I fell for his story, for his determination and stubborn will to survive and thrive, to become more — and of course, for his dimples and kindness, too. It was exciting to meet someone from such a different world, to find myself almost bragging to friends about all he had overcome. Part of me did wonder if this was some trick I was playing, a twisted desire to set myself apart by becoming involved with someone so unexpected. Trailer parks! Squirrel brains! Government assistance! I recognized how patronizing it was, how easily it discounted his depth of character, but I couldn’t help feeling it.
On some level, I suppose it was my way of justifying our relationship. After years of dating, I was at the point where I wasn’t sure I needed a partner at all. I enjoyed my independence, strong friendships, and even solitude at times. I was in no rush to sacrifice that — certainly not for someone who didn’t meet my preconceived requirements.
When I first introduced him to one of my friends, she asked if I was sure about him. He didn’t register our references to Seinfeld or pop culture nostalgia, and he was a little quiet. Especially when we talked about our families — planned visits, graduations, birth announcements, weddings — he didn’t have a lot to say.
Family bonding for Jeremiah involved firearms: no ear plugs, safety locks, or designated shooting ranges. In my house growing up, even toy guns were off-limits. I’d never seen a real one until Jeremiah unpacked his boxes to move in, unwrapping three that were stored in old blankets.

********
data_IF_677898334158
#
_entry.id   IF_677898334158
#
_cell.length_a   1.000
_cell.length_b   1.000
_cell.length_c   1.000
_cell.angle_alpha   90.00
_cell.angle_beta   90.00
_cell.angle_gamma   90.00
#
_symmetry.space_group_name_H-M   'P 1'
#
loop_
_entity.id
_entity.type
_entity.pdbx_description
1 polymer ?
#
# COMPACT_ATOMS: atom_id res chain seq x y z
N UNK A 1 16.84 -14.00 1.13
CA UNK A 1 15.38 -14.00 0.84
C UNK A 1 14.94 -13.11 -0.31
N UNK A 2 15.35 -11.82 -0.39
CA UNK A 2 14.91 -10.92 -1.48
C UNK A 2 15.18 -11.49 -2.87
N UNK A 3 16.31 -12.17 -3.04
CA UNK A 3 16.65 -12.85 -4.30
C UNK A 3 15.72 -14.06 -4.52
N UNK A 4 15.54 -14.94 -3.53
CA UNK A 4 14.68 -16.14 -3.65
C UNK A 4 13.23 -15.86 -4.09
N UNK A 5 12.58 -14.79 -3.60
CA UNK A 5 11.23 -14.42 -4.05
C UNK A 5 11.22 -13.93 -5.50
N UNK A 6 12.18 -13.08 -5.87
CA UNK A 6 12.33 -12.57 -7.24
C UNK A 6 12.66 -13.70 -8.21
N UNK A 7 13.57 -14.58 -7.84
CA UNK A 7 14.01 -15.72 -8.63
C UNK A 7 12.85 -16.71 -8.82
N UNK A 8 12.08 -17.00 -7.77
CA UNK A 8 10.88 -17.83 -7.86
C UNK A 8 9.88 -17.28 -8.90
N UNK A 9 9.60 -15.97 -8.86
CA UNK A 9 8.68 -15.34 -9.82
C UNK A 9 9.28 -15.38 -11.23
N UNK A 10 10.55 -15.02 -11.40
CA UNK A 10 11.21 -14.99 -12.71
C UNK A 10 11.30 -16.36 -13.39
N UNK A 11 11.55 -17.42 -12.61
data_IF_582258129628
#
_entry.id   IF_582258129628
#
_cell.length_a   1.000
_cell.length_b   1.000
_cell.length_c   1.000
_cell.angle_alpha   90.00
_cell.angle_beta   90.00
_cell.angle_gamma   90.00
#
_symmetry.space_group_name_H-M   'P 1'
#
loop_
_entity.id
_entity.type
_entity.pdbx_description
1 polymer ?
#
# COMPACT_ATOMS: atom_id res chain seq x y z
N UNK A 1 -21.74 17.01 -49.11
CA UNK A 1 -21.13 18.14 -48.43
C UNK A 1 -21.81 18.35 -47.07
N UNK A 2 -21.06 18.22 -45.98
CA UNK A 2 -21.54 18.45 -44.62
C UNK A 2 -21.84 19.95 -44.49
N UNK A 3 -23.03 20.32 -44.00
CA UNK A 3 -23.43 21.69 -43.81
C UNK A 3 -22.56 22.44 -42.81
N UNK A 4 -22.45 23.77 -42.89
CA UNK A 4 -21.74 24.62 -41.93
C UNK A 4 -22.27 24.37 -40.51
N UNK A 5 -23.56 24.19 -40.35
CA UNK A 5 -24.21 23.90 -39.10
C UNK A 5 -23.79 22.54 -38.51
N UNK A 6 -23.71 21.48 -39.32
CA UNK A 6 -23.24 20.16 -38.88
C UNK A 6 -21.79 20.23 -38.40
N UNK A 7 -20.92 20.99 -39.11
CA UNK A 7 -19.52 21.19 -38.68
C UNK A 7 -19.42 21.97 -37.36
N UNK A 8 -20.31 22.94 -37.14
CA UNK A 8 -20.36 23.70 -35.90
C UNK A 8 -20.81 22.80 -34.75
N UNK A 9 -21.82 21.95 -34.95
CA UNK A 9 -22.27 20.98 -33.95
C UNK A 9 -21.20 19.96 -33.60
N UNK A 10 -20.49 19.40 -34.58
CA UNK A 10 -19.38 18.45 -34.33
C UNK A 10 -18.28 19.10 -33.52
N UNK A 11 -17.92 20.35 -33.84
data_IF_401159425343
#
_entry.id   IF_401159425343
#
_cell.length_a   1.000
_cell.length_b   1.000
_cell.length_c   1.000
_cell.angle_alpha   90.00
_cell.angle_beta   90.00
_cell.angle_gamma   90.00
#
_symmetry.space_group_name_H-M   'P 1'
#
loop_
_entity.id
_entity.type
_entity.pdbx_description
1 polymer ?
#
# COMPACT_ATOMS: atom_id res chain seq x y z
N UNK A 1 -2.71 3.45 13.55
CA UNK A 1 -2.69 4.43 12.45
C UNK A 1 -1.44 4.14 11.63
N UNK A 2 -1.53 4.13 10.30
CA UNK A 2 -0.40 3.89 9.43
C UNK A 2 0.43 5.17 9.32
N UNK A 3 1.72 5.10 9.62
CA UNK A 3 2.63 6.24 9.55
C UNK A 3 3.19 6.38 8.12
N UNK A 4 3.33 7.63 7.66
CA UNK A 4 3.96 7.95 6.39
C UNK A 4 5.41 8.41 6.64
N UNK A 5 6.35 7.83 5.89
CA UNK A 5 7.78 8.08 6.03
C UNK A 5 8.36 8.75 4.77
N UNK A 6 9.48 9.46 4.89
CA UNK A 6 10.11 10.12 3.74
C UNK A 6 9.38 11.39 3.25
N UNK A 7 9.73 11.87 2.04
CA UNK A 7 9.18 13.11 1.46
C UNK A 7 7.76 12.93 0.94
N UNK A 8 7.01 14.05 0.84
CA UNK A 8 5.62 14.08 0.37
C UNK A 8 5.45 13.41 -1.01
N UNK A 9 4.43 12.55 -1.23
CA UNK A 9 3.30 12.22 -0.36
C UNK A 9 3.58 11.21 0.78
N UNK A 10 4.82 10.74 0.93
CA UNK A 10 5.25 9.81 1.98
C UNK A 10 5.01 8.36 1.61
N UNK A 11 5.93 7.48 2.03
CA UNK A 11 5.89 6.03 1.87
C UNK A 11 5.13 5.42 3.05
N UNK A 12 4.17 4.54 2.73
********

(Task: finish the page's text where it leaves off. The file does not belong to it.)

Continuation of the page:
They’re sentimental, he explained. The only secular reading material he could find as a kid came from gun catalogues, so he became an expert of sorts, using his knowledge to connect with his dad. It was one of the only ways they had to communicate.
After Jeremiah left home, he went months without talking to anyone from his town, years without a word to his mother. In his family, conversations weren’t an expectation.
He hadn’t seen his parents in about three years when I met them for the first time. Holidays and birthdays were never especially important to his family, and once he moved away, he was so busy with school and work that he hadn’t found the time to go back. Neither of his parents had ever been on a plane.
On the plane ride to Kentucky, I thought of the night Jeremiah met my mother, how she gave him a hug, poured him a glass of wine, and asked him to talk about himself for hours. I imagined how my Dad, if he were still alive, would have tried to fatten him up with chunks of cheese and handfuls of nuts, how the two of them would have waxed philosophically for hours over a bottle of scotch and the topic of religion.
When I asked Jeremiah what he thought of my mother, he said she seemed nice. But he also said he’d learned not to put too much stock in other people’s families. He didn’t bother to shave or change for dinner for their first meeting. Making a good impression hadn’t occurred to him.
“I was just focused on building the bond between us,” he said. He advised me to do the same when it came to his parents, to keep my expectations low.
I took a deep breath before entering his mother’s trailer.